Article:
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Cross-Cultural Success
By Mary Ewing-Mulligan
Jan 11, 2011
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Antica, Napa Valley (California) Cabernet Sauvignon, 2007 ($55):  If I had not tasted this wine blind, I might think that my reaction to it was influenced by the magical “Antinori” name on the label -- or by the supremely classy label itself, for that matter.  But when I tasted this Napa Valley Cab among a dozen blind reds, most of them Italian, I liked it for its taste.  It was an interesting context for a wine born of Italian ownership from grapes grown high in the eastern mountains of Napa Valley.

The name “Antica” is said to be a combination of “Antinori” and “California.”  It also means “ancient,” an appropriate term for the wine heritage of the Antinori family, now 26 generations strong.  This is the family that 600-plus years ago made wine in the Chianti zone of Tuscany, branched into the neighboring region of Umbria to produce Orvieto and other whites, fueled the super-Tuscan movement with the success of Tignanello and Solaia, saw the future of Puglia and created an estate there, and bought Prunotto, a respected winery in Piedmont’s Barolo zone -- not to mention ventures outside Italy, including the Col Solare winery in Washington.  The word “pedigree” comes to mind along with the expression about not resting on one’s laurels.

The Antinori family became involved in Napa Valley, specifically the Atlas Peak district where the grapes for Antica grow, in 1985, but it was 22 years later that the first Antica wines were released.  In a column for Wine Review Online in 2009 (you can find it in the site’s Archives), Linda Murphy relates in fascinating detail the convoluted ownership and production issues that preceded the current situation -- that today, the 600-acre estate is owned and operated entirely by the Antinoris.  This wine, as well as the three previous vintages of Antica Cabernet, comes from the estate’s 24-acre Townsend vineyard, which the family purchased in 1998.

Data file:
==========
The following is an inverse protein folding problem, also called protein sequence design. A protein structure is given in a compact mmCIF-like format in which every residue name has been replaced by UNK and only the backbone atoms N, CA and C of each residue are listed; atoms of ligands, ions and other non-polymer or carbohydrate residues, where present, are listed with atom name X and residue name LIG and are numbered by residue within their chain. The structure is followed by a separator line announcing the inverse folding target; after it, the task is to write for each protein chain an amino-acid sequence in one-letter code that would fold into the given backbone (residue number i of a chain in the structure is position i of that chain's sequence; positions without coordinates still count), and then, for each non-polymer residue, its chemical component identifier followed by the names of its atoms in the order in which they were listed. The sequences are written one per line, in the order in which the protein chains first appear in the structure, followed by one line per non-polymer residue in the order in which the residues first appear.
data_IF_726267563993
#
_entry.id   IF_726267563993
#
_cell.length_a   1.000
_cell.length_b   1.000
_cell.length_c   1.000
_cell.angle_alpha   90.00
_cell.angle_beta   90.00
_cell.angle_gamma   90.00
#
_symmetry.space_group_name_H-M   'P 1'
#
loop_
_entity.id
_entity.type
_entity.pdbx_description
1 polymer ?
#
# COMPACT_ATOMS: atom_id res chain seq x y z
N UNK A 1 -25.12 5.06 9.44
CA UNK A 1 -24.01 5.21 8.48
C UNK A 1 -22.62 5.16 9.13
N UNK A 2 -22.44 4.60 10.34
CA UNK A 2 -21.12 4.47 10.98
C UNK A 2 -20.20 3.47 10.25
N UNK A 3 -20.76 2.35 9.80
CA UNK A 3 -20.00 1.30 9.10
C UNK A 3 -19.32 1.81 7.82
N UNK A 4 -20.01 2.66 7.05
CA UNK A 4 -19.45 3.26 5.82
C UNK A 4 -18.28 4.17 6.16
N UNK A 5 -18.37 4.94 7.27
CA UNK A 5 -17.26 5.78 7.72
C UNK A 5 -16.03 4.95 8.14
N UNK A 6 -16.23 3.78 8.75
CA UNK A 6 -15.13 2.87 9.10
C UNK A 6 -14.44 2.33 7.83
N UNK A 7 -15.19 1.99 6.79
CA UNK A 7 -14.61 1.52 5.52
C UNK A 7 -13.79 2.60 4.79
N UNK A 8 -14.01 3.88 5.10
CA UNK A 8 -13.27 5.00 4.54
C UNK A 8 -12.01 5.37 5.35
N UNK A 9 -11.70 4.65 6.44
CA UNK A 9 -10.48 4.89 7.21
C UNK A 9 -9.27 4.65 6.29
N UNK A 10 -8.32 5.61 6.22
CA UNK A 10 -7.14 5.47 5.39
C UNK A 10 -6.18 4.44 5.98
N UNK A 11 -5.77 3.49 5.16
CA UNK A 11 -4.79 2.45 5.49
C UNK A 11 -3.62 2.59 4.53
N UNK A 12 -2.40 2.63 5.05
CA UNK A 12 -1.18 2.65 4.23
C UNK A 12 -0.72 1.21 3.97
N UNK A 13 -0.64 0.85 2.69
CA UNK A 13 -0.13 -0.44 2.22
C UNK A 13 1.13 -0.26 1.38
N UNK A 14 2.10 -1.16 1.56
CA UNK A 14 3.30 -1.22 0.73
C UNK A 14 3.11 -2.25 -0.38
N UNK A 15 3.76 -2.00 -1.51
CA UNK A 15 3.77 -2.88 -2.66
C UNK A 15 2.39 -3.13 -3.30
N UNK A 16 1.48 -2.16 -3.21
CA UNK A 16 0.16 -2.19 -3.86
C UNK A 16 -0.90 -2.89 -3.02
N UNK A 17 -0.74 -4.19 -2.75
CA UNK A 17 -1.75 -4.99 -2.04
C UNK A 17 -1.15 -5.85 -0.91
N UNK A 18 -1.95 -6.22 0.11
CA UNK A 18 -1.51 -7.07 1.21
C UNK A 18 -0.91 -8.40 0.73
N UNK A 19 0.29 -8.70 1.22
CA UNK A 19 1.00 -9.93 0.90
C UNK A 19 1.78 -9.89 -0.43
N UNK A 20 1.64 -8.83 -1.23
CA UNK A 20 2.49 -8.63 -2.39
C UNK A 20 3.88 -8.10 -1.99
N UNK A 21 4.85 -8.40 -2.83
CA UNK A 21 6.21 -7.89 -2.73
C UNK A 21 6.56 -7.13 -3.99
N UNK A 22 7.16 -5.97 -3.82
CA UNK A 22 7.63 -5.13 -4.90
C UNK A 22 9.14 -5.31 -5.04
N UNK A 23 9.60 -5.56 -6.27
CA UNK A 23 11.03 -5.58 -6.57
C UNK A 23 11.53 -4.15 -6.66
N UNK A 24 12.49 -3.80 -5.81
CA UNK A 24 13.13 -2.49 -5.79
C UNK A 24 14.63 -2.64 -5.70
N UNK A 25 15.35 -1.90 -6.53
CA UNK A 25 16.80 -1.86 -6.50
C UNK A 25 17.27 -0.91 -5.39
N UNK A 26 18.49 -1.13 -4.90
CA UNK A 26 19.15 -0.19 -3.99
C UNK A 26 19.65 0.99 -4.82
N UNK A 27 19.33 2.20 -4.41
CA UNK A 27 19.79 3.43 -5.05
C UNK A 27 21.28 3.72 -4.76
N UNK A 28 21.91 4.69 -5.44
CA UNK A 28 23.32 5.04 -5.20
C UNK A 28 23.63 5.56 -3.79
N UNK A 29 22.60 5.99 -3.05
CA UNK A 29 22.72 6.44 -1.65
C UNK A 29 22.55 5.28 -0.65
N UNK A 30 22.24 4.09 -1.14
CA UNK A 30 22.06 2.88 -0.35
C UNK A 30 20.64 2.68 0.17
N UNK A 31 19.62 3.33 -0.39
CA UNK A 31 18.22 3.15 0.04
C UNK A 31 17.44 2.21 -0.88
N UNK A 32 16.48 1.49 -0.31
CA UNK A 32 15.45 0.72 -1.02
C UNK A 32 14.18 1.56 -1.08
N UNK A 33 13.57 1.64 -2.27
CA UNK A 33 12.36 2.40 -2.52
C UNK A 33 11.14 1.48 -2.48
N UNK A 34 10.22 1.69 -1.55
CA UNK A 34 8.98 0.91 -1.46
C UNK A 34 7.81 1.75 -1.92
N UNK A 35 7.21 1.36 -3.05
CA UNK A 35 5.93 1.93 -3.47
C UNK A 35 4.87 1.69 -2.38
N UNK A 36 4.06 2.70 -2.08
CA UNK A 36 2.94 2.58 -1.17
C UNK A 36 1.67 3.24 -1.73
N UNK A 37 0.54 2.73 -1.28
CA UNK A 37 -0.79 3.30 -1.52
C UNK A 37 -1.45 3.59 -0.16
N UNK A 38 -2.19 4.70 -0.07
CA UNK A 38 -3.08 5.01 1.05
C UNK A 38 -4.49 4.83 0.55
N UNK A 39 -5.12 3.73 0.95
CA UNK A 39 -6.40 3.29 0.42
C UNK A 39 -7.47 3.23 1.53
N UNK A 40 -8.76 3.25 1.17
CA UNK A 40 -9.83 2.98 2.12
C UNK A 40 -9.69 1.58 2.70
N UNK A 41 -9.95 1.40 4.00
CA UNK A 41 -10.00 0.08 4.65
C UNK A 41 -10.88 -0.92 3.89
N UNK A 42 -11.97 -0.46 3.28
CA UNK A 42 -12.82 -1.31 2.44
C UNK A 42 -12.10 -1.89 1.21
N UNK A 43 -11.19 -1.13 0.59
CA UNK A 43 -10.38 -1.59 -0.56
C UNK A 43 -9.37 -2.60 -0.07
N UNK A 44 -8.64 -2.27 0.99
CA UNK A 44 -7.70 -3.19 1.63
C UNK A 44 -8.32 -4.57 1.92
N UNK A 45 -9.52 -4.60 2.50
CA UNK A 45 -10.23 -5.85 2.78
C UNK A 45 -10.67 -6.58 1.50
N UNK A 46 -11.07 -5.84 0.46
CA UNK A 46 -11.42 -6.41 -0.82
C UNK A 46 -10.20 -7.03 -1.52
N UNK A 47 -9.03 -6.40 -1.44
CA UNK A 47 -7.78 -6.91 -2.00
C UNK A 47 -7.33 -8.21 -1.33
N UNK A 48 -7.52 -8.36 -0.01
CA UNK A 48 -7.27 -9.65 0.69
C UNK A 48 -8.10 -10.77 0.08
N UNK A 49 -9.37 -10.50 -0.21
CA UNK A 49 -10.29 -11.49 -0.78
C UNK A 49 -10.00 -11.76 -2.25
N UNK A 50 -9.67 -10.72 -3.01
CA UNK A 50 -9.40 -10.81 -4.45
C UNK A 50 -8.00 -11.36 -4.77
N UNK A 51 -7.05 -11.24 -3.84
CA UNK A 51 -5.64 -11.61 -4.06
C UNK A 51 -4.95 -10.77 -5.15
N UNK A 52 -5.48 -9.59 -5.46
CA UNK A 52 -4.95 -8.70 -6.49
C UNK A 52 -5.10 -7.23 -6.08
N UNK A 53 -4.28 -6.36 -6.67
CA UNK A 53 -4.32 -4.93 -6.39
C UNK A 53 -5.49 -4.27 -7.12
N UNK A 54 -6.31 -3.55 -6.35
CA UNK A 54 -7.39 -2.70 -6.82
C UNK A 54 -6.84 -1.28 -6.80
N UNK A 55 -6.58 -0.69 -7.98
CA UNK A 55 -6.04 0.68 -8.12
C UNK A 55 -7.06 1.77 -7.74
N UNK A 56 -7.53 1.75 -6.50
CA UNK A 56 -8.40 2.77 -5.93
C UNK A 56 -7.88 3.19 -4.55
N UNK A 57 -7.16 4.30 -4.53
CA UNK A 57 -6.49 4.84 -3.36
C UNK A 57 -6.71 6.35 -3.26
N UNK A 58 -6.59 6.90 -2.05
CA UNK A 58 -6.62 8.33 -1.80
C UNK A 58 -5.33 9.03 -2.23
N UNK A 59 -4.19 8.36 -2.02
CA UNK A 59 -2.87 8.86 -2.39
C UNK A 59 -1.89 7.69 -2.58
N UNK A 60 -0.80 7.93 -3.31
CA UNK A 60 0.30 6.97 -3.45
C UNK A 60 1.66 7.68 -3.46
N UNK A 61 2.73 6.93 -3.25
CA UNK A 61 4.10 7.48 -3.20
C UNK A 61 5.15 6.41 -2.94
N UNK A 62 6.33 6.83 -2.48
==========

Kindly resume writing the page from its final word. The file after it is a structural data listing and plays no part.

This wine is entirely Cabernet Sauvignon, and is a very unusual Napa Valley Cabernet.  The grapes come from a relatively cool, fairly high-altitude site (1460 feet) with volcanic soils.  Besides the altitude, the mild-to-cool 2007 growing season would seem to have accentuated the style of this wine: an elegant, refined Cabernet with California fruitiness expressed through freshness and focus. 

The wine is truly dry, and it is full-bodied, but barely so, with soft, supple texture despite the noticeable presence of oak tannins in the rear of your mouth.  Its alcohol level is relatively low by today’s standards, 14.2 percent.  The wine’s aromas and flavors suggest complete ripeness of fruit without a trace of over-ripeness.  Instead of jammy or baked-fruit flavors that are common in elite California Cabernets today, the wine tastes of pure, fresh fruit -- small black fruits and a bit of plum, and, in your mouth, juicy accents of tart red fruits.  The flavors show concentration and the splendidly long finish echoes this concentration.  This is a wine that can and will age, although you might prefer it in its youth, when its fresh fruitiness is at its prime.

I will have to taste many more vintage of this wine to form a proper opinion, but it seems that Antica Cabernet Sauvignon is something of a cross between Italy’s high-acid, food-friendly sensitivities and California’s overt fruitiness.  This wine could not have come from Italy, but there is something Italian about it nonetheless.

91 Points